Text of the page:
Steven Christopher Trachsel was born on Halloween 1970, in Oxnard California. He attended Long Beach State University, getting to the College World Series there. The six foot three, right hander was drafted by the Chicago Cubs in the eight round of the 1991 draft. He won 13 games at AA Charlotte in 1992 getting promoted to AAA Iowa where he went 13-6 in 1993.
He got a September call up going 0-2 in three games. He was on the Cubs staff for good in 1994 going 9-7 with a 3.21 ERA. He would spend seven years in Chicago with three winning seasons. Trachsel went 13-9 in 1996 but fell to a 8-12 record in 1997. After allowing the second most HRs in the league the previous two seasons, he allowed 32 league leading HRs in 1997, posting a 4.51 ERA.
In 1998 he had one of his best seasons in Chicago, going 15-8 with a 4.46 ERA making the All Star team. That season he went into the history books, as he served up Mark McGwire’s 62nd HR, which passed him for the single season all time HR mark.
In 1999 he led the league in losses, going 8-18 with a 5.56 ERA, allowing another 32 HRs and was granted free agency after the season. In January of 2000 he signed with the Tampa Devil Rays but was traded to the Toronto Blue Jays on July 31st, going a combined 8-15 (second most losses in the AL). That off season he signed as a free agent with the New York Mets for the 2001 season.
Whenever Trachsel pitched, you were in for a long game, he was nicknamed “the Human Rain Delay”. He was probably one of the slowest workers on the mound in Mets history. He walked a lot of people and didn’t strike out to many, which led to large pitch counts. He made his Mets debut on April 7th as the team’s fifth starter and he was shelled. He allowed ten earned runs in five innings pitched against the Montreal Expos. He would lose his first four starts & go 1-9 by the end of June.
But the up & down Trachsel then went out to win eight of his next ten games. In his last game of the year on October 2nd, he threw a two hit shutout against the Pittsburgh Pirates striking out seven batters in front of the home crowd. He finished the season at 11-13 with a 4.46 ERA.
He followed up going 11-11 in 2002 lowering his ERA to 3.37.
In 2003 he started out the year at 0-2 but had a good streak to win four in a row. On June 15th in an interleague game at Anaheim against the Angels, Trachsel flirted with a no hitter into the 6th inning, when David Eckstein singled. It was the only hit he allowed on the day, pitching a one hit shutout victory, while walking four.
On August 18th in a game against the Colorado Rockies at Shea Stadium, he once again flirted with a no hitter into the 6th inning. This time it was Chin-hui Tsao who doubled for the only hit of the game.
He closed out the final two months of the year 7-3 finishing as the clubs winningest pitcher. For the year he was 16-10 (5th most wins in the NL) with a 3.78 ERA, striking out 111 batters pitching in 204 innings throwing the two complete game shutouts.
The next year he fell off to 12- 13 but pitched another 200 plus innings striking out 117 batters posting a 4.00 ERA.
He started to suffer back problems which led to a herniated disk and him missing most of the 2005 season. He returned on August 26th in San Francisco and pitched eight shut out innings, striking out six batters. He made six starts in September but lost each one to go 1-4.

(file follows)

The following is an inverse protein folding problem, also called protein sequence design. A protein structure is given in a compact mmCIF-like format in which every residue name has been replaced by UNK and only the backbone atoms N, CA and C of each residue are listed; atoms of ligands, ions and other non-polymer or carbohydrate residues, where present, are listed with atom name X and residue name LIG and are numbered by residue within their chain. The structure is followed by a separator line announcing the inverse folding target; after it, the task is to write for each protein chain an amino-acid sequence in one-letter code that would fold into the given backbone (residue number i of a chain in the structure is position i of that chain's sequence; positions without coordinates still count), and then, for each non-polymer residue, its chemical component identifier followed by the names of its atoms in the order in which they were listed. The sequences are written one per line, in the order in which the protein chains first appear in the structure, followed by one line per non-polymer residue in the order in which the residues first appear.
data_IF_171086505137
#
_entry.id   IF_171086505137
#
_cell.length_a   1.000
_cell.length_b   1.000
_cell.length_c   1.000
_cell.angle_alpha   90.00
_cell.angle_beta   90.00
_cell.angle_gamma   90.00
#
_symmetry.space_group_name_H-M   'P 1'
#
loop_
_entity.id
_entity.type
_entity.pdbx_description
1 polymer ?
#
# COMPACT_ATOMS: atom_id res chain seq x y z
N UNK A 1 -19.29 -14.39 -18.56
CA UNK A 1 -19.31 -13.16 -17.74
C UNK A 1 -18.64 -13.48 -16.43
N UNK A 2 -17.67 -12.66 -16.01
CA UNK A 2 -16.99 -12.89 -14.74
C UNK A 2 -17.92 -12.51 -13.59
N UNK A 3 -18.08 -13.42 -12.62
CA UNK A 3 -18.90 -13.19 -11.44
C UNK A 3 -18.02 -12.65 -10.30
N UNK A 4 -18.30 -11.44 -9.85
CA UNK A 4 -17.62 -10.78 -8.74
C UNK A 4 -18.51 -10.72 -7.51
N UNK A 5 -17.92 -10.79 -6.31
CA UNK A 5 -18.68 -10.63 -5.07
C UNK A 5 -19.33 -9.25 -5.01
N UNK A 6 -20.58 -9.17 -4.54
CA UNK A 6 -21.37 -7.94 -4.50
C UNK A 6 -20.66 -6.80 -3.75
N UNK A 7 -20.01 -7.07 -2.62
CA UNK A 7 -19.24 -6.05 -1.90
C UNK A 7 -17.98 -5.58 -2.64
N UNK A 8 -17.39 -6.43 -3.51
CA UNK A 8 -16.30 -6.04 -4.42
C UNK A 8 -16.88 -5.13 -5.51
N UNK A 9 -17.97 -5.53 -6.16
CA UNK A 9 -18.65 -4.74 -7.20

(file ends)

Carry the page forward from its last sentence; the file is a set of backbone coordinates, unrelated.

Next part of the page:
He came back in 2006 winning the fourth game of the season but found himself at 2-4 at the end of May. As the Mets team went on a roll so did Trachsel, he won seven straight decisions and twelve of thirteen games over a three month period. The Mets were giving him a lot of run support as he never allowed fewer than two runs in any of those wins.
On the season he won 15 games again (7th most in the NL) which tied Tom Glavine for tops on the Mets staff. He only lost eight in 30 starts (165 innings pitched) and posted a 4.47 ERA. The Mets won the Eastern Division title & went to the post season in 2006 and that’s where his troubles began.
Post Season: He got the NLDS start in Game #3 in Los Angeles against the Dodgers, giving up two runs on three hits and was finished by the 4th inning. In the NLCS against the St. Louis Cardinals he got shelled in Game #3, giving up five runs in the 1st inning at Busch Stadium. Ten of the twelve batters he faced reached base, when Willie Randolph came to the mound he asked to be removed from the game due to a contusion on his thigh.
From that point on he lost the confidence of his manager, his team, and upper management. They felt he gave up & didn’t seem to care. So the 15 game winner was pushed to the background and never seen again in a Mets uniform.
In his six year Mets career he was 66-59 with a 4.09 ERA. He walked 354 batters and allowed 124 HRs, which is certainly a high amount. The next season he was signed by the Baltimore Orioles going 6-8 & then was traded to the Chicago Cubs. After the season he resigned with the Orioles for 2008 going 2-5 in his final ten games.
Overall he went 9-16 after leaving the Mets and finished his 16 year career at 143-159 with 7 saves, 1591 strike outs & 943 walks in 2501 innings pitched. He posted a 4.39 ERA allowing 348 HRs, 20 complete games & 7 shut outs.
Retirement: In 2011 he returned to New York attending the ten year anniversary of the 911 attacks ceremonies at Citi Field.